small wind electric system tower
Small wind turbine and tower.
Here are two illustrations of a tilt-down wind turbine tower. Four wires extend from the tower, which looks like a pole. Two wires are attached near the top, and the other two are attached a little below the middle of the tower. The first illustration shows the tower tilted down, horizontally. The wind turbine is perpendicular to the ground, touching it, with its tail pointing to the sky. The second illustration shows a wind turbine tower in the upright position, vertical from the ground. All wires are shown taut. At the back of the turbine, a thin pole is shown extending from the tower to two of the wires.
Because wind speeds increase with height, a small wind turbine is mounted on a tower. In general, the higher the tower, the more power the wind system can produce. The tower also raises the turbine above the air turbulence that can exist close to the ground because of obstructions such as hills, buildings, and trees.
Relatively small investments in increased tower height can yield very high rates of return in power production. For instance, to raise a 10-kilowatt generator from a 60-foot tower height to a 100-foot tower involves a 10% increase in overall system cost, but it can produce 25% more power.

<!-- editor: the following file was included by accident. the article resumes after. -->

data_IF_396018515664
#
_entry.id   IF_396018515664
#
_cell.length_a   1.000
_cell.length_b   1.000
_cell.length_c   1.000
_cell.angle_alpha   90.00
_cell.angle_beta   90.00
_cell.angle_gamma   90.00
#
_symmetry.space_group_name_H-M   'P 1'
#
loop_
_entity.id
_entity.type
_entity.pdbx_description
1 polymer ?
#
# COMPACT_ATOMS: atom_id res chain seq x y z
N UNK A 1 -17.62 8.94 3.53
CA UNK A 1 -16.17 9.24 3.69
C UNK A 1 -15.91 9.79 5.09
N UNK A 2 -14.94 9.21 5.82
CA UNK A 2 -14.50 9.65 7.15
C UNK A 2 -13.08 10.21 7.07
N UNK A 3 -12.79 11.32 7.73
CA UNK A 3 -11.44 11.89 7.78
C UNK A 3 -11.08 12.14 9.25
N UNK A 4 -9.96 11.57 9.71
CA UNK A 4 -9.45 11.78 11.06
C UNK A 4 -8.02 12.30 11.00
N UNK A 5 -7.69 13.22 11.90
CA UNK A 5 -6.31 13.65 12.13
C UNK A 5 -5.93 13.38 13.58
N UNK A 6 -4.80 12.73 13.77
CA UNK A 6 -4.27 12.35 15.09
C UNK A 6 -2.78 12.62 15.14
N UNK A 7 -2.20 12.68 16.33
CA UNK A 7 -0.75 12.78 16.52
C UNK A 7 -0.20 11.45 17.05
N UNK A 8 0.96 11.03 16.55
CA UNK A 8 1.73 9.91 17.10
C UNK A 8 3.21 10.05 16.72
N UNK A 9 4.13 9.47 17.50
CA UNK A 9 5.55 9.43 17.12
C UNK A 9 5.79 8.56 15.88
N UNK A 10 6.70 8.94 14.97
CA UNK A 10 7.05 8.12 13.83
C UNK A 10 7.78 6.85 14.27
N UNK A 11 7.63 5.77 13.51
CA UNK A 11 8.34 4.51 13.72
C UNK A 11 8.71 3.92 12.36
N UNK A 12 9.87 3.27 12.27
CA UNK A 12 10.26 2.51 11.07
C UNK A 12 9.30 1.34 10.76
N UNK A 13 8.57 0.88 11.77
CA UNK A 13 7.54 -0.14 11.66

Types of towers
Most turbine manufacturers provide wind energy system packages that include towers. There are two basic types of towers: self-supporting (free-standing) and guyed. There are also tilt-down versions of guyed towers.
Most home wind power systems use a guyed tower, which are the least expensive. Guyed towers can consist of these components:
Guyed towers are easier to install than self-supporting towers. However, because the guy radius must be one-half to three-quarters of the tower height, guyed towers require enough space to accommodate them.
While tilt-down towers are more expensive, they offer the consumer an easy way to perform maintenance on smaller light-weight turbines, usually 10 kilowatt or less. Tilt-down towers can also be lowered to the ground during hazardous weather such as hurricanes. Aluminum towers are prone to cracking and should be avoided.
Installation or mounting
A general rule of thumb is to install a small wind turbine on a tower with the bottom of the rotor blades at least 30 feet (9 meters) above any obstacle that is within 300 feet (90 meters) of the tower.
Mounting small wind turbines on rooftops is not recommended. All wind turbines vibrate and transmit the vibration to the structure on which they are mounted. This vibration can lead to noise and structural problems with the building, and mounting on the rooftop can expose the turbine to excessive turbulence that can shorten its life.